72) The debtor’s earning statement, dated February 4, 2016 (for the period ending January 30, 2016), however, shows year to date earnings of $1,568, which time period would only include the month of January 2016.
73) When questioned at the Rule 2004 examination about the difference, Ms. Bishop stated that she did not know why her income for January is listed at such a low amount. Id. at p. 24, lines 10-20.
74) A review of the Debtor’s pay stubs shows that Ms. Bishop’s wages fluctuate based on the number of hours and different shifts she works. Because of this, in order to correctly determine CMI for the Means Test, one needs to review all pay advices for the six month CMI period. Through discovery, the United States Trustee requested pay advices for the time period in question. Several pay advices were missing, specifically, December 20, 2015 through January 16, 2016 and February 1, 2016 through February 13, 2016 (issued, respectively, in January 2016 and on February 18, 2016.)
75) Even with the missing pay advices, certain months are able to be ascertained. For instance, as noted supra, the pay stub for the period ending January 30, 2016 shows the year to date income as $1,568.67 not the amount $851.60 listed.
Social Security Income
76) Schedule I lists that the debtor receives Social Security income of $774.00 per month.
77) On her “Current Monthly Income Details for the Debtor” the debtor disclosed that her actual non-estimated non-CMI income from Social Security was $834 each month. Specifically, she listed the following.
78) Through discovery, Ms. Bishop produced her Benefit & Payment Details from the Social Security Administration for the time period November 2014 through March of 2016. This document revealed that the Debtor’s benefits fluctuated during the CMI period ranging from a low of $729.00 to a high of $834.00. See Exhibit 15. When asked why the document stated that she received $834 each and every month when her actual payments varied, Ms. Bishop said that she did not know. Rule 2004 Examination Transcript at p. 26, lines 11-25; and p. 27, lines 1-8.
79) These differences carry over to the Statement of Financial Affairs where the debtor listed that in 2015 her SSI Benefits totaled $5,794.00 while the debtor’s statement from https://secure.ssa.gov shows that her benefits in 2015 totaled $6,565.00.
80) The substantiating documents provided by Ms. Bishop demonstrate that the information listed on the Schedules and Statement of Financial Affairs with regard to her income is not accurate.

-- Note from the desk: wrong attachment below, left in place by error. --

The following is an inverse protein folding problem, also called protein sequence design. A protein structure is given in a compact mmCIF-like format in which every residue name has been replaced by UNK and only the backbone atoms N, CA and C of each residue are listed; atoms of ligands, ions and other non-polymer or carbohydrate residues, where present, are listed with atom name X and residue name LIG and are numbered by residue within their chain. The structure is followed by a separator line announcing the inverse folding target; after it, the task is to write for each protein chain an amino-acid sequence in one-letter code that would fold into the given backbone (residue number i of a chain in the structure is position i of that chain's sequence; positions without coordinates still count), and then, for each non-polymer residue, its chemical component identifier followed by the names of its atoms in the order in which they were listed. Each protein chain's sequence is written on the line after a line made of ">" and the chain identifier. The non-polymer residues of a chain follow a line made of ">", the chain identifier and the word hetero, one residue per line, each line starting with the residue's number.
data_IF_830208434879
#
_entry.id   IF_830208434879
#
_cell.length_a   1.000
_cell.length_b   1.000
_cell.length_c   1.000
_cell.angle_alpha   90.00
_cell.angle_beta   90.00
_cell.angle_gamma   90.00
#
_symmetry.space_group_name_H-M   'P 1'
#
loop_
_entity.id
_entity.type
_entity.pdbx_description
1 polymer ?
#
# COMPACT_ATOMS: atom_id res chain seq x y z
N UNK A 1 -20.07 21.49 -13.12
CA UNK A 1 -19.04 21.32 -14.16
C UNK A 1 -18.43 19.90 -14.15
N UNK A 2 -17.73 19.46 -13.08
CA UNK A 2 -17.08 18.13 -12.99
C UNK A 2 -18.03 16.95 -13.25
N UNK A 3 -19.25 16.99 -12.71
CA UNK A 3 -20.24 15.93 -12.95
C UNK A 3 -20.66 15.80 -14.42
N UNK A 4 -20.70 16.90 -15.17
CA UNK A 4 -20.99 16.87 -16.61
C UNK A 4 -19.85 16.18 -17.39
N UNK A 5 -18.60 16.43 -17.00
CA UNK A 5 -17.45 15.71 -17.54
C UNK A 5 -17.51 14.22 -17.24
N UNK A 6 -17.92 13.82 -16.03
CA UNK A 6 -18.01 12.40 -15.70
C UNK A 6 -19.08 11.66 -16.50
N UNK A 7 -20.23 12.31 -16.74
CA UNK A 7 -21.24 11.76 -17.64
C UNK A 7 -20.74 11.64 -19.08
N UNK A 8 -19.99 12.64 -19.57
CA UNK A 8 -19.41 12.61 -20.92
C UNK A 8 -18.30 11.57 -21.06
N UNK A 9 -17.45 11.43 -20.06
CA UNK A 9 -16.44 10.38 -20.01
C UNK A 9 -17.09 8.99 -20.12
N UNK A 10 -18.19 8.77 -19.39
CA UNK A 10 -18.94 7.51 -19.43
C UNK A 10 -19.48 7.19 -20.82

81) No amendments have been filed following the Rule 2004 examination to reflect the actual amounts received or expected to be received on a going forward basis.
Schedules Lack Required Specificity
82) A review of Ms. Bishop’s Schedule A/B, Part 3 reveals that it lacks the specificity necessary to inform parties in interest of what is owned by the debtor without further questioning. For example, in response to Question 6, which asks a debtor to describe their household goods and furnishings, Ms. Bishop lists “[v]arious used household goods and furnishings.” Similarly in response to Question 7, which asks the debtor to describe any electronics owned at the time of filing, with more than a dozen examples provided above the response, Ms. Bishop only lists “[v]arious used household electronics.”
83) It also is unclear from a review of the docket, petition and schedules in Ms. Bishop’s case what law firm actually represents the Debtor and where it is located. Specifically, the docket shows Mr. Racki operates from the Law Office of Jason Racki, located at 10314 Spook Woods Rd, Port Byron, NY 13140. The petition, however, shows he operates out of the law firm Allen Chern, located at 140A Metro Park, Rochester, NY 14623. And a mailing received in the U.S. Trustee’s Office shows a third address for Mr. Racki at P O Box 310, Brutus, NY 13166.
(end of section reprinting the Complaint)
Filed by Kathleen Dunivin Schmit of the US Trustee’s office (WILLIAM K. HARRINGTON )
United States Trustee for Region Two) on April 28, 2017.
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Michael Curry of Curry Law Office in Mount Vernon, Illinois http://michaelcurrylawoffice.com/) has helped thousands of individuals, family and small businesses in southern Illinois find protection under the Bankruptcy Code for almost twenty-five years. He is also available to help individuals and families with their estate planning (wills, power-of-attorney) and real estate and other sales transactions.
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 The one payment advice for January 2016 that was received shows gross pay as $717.07. See Exhibit
- Similarly, payment advices for March show two checks — one with a gross pay of $262.48 and the other for
$586.55 (see Exhibit 14), for a total gross earnings of $849.03 — not the $1,528.43 disclosed by the Debtor supra.